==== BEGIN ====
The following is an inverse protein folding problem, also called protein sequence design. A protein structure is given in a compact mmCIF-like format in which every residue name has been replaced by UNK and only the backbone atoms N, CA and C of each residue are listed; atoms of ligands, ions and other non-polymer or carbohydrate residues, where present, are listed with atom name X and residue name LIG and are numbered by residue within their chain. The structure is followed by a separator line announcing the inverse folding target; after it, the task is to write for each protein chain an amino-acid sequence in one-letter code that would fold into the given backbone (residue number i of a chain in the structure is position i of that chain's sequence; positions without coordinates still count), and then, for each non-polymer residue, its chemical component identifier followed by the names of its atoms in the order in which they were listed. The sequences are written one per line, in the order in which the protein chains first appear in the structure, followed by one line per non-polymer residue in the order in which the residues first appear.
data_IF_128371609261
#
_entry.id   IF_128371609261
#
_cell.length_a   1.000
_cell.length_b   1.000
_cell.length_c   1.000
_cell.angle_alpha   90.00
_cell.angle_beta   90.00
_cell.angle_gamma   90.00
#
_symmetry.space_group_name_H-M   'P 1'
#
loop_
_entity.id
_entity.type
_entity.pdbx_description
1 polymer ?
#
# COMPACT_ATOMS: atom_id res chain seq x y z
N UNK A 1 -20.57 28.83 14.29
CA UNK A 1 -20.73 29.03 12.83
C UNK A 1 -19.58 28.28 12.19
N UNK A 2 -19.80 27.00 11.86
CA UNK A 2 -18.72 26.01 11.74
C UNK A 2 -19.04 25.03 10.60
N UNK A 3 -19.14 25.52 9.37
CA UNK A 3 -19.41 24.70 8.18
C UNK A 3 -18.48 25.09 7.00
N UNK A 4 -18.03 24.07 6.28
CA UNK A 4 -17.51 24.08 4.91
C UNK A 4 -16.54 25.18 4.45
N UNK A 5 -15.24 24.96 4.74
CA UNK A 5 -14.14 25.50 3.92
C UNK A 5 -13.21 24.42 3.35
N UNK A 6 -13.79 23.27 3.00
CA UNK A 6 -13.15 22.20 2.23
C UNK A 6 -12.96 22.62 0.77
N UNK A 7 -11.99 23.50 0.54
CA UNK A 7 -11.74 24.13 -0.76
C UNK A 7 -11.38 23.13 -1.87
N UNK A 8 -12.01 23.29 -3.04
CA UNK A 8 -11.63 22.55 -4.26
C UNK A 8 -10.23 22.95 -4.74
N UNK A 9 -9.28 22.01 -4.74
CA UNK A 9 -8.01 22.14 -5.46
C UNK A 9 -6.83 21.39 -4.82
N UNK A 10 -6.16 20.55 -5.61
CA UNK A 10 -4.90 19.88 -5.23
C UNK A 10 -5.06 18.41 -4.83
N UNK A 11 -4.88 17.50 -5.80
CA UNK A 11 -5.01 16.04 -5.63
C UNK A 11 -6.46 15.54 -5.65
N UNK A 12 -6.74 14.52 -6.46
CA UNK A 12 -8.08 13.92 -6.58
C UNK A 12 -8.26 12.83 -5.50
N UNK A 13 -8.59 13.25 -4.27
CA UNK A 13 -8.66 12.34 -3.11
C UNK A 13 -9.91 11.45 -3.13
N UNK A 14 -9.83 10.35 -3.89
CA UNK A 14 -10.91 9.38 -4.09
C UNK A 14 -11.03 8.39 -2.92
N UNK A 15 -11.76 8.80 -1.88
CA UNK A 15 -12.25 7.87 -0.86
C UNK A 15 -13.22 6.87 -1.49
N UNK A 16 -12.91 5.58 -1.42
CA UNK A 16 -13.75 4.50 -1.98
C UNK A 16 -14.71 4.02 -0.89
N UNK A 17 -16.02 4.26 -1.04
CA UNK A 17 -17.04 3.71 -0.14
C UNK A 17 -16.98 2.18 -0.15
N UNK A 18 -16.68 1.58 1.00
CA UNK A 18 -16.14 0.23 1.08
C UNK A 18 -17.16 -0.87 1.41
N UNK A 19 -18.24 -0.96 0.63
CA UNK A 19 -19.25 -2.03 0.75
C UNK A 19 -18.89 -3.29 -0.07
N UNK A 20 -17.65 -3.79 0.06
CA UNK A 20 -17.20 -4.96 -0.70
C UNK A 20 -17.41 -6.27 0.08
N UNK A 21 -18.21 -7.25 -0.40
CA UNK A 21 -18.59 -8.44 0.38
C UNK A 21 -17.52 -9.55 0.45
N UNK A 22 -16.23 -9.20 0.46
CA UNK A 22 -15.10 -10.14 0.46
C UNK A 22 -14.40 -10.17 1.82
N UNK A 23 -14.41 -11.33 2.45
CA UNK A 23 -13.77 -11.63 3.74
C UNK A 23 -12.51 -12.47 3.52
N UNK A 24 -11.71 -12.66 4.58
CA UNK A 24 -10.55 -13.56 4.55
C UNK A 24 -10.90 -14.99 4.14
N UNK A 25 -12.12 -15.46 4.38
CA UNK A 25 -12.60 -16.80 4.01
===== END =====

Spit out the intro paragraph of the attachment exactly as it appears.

The following is an inverse protein folding problem, also called protein sequence design. A protein structure is given in a compact mmCIF-like format in which every residue name has been replaced by UNK and only the backbone atoms N, CA and C of each residue are listed; atoms of ligands, ions and other non-polymer or carbohydrate residues, where present, are listed with atom name X and residue name LIG and are numbered by residue within their chain. The structure is followed by a separator line announcing the inverse folding target; after it, the task is to write for each protein chain an amino-acid sequence in one-letter code that would fold into the given backbone (residue number i of a chain in the structure is position i of that chain's sequence; positions without coordinates still count), and then, for each non-polymer residue, its chemical component identifier followed by the names of its atoms in the order in which they were listed. The sequences are written one per line, in the order in which the protein chains first appear in the structure, followed by one line per non-polymer residue in the order in which the residues first appear.